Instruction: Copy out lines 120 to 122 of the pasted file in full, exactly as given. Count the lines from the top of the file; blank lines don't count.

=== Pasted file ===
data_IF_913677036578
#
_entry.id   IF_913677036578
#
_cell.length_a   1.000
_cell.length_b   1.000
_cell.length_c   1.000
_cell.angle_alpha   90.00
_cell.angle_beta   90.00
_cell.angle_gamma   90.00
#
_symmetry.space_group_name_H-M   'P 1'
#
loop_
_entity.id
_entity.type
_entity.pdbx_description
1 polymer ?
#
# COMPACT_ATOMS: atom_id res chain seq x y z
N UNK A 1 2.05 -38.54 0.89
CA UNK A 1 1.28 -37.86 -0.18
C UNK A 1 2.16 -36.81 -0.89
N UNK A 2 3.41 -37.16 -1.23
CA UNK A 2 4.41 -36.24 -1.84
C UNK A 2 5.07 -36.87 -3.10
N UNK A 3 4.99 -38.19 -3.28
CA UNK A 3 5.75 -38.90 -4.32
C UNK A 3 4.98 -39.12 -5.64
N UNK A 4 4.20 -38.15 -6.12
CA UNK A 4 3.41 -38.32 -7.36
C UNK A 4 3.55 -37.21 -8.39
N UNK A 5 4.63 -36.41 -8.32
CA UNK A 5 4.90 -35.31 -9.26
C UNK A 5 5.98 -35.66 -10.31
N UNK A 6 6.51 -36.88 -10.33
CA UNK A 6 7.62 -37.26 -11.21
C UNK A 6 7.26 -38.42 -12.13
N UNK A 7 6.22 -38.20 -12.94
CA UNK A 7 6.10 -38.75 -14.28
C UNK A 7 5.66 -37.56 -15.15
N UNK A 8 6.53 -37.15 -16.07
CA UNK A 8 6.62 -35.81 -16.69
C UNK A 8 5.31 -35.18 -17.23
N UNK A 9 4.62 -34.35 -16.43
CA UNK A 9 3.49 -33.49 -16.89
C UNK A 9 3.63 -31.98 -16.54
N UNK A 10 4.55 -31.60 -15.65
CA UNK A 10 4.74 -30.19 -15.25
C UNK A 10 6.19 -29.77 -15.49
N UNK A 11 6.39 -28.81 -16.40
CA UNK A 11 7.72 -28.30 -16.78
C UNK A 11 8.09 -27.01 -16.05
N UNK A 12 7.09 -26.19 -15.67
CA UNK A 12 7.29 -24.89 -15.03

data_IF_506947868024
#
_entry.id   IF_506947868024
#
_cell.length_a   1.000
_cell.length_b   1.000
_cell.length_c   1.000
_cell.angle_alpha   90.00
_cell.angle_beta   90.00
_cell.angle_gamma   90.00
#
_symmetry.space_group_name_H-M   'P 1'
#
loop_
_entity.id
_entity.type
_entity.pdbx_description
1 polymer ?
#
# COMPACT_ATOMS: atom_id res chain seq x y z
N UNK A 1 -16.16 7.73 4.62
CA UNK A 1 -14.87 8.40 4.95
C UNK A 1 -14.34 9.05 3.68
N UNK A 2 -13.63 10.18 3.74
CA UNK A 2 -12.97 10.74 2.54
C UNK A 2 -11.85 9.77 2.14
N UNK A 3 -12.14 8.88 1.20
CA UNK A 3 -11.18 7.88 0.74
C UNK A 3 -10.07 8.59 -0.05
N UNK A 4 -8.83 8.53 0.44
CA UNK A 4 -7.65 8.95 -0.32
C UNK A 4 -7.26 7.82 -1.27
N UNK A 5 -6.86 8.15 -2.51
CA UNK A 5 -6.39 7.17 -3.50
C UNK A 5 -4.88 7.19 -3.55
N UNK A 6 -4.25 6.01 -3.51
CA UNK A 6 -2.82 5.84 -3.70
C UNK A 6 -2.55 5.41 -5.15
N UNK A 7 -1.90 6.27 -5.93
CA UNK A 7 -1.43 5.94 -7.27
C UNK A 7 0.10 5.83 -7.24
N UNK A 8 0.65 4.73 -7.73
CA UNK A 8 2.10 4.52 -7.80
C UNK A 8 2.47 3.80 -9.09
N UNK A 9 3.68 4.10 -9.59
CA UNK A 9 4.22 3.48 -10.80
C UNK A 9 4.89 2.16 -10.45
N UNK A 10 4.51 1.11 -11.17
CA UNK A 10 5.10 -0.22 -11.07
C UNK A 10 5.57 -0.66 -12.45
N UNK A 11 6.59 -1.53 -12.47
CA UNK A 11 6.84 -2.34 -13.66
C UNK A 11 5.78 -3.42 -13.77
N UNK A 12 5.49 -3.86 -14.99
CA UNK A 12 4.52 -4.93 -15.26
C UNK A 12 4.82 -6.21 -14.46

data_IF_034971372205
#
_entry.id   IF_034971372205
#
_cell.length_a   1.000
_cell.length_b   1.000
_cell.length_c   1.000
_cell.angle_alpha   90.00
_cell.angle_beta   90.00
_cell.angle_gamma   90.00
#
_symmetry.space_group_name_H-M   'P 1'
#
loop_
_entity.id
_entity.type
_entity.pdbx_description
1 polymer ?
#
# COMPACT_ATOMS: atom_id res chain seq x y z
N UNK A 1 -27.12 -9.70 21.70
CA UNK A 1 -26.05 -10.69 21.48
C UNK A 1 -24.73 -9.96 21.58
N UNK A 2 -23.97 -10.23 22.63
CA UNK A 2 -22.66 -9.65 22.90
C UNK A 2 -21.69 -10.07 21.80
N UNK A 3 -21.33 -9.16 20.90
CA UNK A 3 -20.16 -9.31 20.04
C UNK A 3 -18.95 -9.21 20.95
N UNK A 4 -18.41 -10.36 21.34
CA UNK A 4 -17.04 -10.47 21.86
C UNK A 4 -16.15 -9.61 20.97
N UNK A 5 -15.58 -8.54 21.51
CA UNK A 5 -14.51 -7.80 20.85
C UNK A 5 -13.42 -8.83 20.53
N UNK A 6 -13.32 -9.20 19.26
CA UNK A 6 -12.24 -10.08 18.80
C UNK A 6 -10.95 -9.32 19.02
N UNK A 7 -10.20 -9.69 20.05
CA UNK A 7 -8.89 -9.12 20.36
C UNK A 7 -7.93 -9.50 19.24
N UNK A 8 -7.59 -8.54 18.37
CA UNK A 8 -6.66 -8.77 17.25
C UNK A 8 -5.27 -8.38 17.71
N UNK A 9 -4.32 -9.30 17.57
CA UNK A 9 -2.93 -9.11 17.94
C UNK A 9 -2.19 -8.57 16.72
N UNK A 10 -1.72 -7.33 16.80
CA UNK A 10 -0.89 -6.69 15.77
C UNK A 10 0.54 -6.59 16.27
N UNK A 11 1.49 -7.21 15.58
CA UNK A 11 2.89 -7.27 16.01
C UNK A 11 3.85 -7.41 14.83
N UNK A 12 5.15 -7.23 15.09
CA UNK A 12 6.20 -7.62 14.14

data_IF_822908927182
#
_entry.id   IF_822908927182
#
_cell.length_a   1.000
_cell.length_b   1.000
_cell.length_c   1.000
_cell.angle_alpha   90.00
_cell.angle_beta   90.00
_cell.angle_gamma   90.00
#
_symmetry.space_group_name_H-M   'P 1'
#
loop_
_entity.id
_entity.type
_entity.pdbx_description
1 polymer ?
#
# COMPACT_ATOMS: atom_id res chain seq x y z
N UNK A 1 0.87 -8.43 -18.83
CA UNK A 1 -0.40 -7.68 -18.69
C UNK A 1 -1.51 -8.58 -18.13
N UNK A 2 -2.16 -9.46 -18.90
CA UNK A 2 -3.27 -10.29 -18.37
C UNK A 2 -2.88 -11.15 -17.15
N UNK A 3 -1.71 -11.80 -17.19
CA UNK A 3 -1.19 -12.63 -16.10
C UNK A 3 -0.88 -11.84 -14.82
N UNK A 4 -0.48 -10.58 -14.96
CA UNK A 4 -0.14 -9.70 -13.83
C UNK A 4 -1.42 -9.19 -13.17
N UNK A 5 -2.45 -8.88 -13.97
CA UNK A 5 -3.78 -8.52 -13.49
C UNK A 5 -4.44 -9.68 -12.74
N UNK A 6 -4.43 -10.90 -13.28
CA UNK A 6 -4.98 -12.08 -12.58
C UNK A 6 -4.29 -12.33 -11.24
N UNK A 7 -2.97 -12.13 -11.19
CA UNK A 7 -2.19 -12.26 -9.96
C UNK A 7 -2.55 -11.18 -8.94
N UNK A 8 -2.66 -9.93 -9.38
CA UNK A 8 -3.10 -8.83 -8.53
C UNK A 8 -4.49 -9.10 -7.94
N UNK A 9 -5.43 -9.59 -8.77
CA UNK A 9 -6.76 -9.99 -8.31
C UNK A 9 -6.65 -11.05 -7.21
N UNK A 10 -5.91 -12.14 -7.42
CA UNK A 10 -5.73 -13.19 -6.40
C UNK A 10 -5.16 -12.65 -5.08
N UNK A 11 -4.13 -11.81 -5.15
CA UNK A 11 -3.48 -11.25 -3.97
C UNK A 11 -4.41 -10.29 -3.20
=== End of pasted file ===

_cell.angle_beta   90.00
_cell.angle_gamma   90.00
#